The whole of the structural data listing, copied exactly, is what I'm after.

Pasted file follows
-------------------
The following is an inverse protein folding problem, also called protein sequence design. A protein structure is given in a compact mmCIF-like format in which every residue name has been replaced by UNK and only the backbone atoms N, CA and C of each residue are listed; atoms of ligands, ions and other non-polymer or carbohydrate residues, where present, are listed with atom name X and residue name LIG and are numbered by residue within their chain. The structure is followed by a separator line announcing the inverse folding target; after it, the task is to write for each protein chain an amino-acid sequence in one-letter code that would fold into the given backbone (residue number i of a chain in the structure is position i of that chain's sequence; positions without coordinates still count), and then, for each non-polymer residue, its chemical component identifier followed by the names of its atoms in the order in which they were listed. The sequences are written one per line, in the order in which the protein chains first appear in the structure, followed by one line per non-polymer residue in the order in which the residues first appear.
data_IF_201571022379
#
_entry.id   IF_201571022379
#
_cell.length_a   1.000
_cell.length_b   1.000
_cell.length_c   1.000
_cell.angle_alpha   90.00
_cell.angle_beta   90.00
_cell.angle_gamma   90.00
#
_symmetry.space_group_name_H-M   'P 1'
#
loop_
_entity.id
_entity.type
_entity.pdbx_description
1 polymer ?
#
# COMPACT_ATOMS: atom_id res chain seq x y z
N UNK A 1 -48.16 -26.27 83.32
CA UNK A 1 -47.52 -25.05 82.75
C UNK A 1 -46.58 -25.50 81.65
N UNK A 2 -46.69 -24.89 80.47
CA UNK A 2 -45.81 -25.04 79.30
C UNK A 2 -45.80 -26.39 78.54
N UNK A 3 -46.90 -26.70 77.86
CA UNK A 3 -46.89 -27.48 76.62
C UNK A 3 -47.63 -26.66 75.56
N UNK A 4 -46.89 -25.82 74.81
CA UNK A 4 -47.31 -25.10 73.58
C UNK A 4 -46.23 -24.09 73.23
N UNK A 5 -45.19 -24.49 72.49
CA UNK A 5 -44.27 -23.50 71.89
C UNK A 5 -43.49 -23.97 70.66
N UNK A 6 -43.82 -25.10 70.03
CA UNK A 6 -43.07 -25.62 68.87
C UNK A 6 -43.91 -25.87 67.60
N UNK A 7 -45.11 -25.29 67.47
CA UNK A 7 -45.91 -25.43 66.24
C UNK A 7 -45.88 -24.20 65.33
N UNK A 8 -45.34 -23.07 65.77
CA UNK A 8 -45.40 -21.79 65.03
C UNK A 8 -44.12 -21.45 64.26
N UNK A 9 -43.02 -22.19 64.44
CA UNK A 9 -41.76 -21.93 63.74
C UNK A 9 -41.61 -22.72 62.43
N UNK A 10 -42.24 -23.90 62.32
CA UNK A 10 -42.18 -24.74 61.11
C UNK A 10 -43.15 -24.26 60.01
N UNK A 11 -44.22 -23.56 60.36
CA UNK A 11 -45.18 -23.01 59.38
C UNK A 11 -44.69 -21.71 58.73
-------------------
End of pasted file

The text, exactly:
The following is an inverse protein folding problem, also called protein sequence design. A protein structure is given in a compact mmCIF-like format in which every residue name has been replaced by UNK and only the backbone atoms N, CA and C of each residue are listed; atoms of ligands, ions and other non-polymer or carbohydrate residues, where present, are listed with atom name X and residue name LIG and are numbered by residue within their chain. The structure is followed by a separator line announcing the inverse folding target; after it, the task is to write for each protein chain an amino-acid sequence in one-letter code that would fold into the given backbone (residue number i of a chain in the structure is position i of that chain's sequence; positions without coordinates still count), and then, for each non-polymer residue, its chemical component identifier followed by the names of its atoms in the order in which they were listed. The sequences are written one per line, in the order in which the protein chains first appear in the structure, followed by one line per non-polymer residue in the order in which the residues first appear.
data_IF_201571022379
#
_entry.id   IF_201571022379
#
_cell.length_a   1.000
_cell.length_b   1.000
_cell.length_c   1.000
_cell.angle_alpha   90.00
_cell.angle_beta   90.00
_cell.angle_gamma   90.00
#
_symmetry.space_group_name_H-M   'P 1'
#
loop_
_entity.id
_entity.type
_entity.pdbx_description
1 polymer ?
#
# COMPACT_ATOMS: atom_id res chain seq x y z
N UNK A 1 -48.16 -26.27 83.32
CA UNK A 1 -47.52 -25.05 82.75
C UNK A 1 -46.58 -25.50 81.65
N UNK A 2 -46.69 -24.89 80.47
CA UNK A 2 -45.81 -25.04 79.30
C UNK A 2 -45.80 -26.39 78.54
N UNK A 3 -46.90 -26.70 77.86
CA UNK A 3 -46.89 -27.48 76.62
C UNK A 3 -47.63 -26.66 75.56
N UNK A 4 -46.89 -25.82 74.81
CA UNK A 4 -47.31 -25.10 73.58
C UNK A 4 -46.23 -24.09 73.23
N UNK A 5 -45.19 -24.49 72.49
CA UNK A 5 -44.27 -23.50 71.89
C UNK A 5 -43.49 -23.97 70.66
N UNK A 6 -43.82 -25.10 70.03
CA UNK A 6 -43.07 -25.62 68.87
C UNK A 6 -43.91 -25.87 67.60
N UNK A 7 -45.11 -25.29 67.47
CA UNK A 7 -45.91 -25.43 66.24
C UNK A 7 -45.88 -24.20 65.33
N UNK A 8 -45.34 -23.07 65.77
CA UNK A 8 -45.40 -21.79 65.03
C UNK A 8 -44.12 -21.45 64.26
N UNK A 9 -43.02 -22.19 64.44
CA UNK A 9 -41.76 -21.93 63.74
C UNK A 9 -41.61 -22.72 62.43
N UNK A 10 -42.24 -23.90 62.32
CA UNK A 10 -42.18 -24.74 61.11
C UNK A 10 -43.15 -24.26 60.01
N UNK A 11 -44.22 -23.56 60.36
CA UNK A 11 -45.18 -23.01 59.38
C UNK A 11 -44.69 -21.71 58.73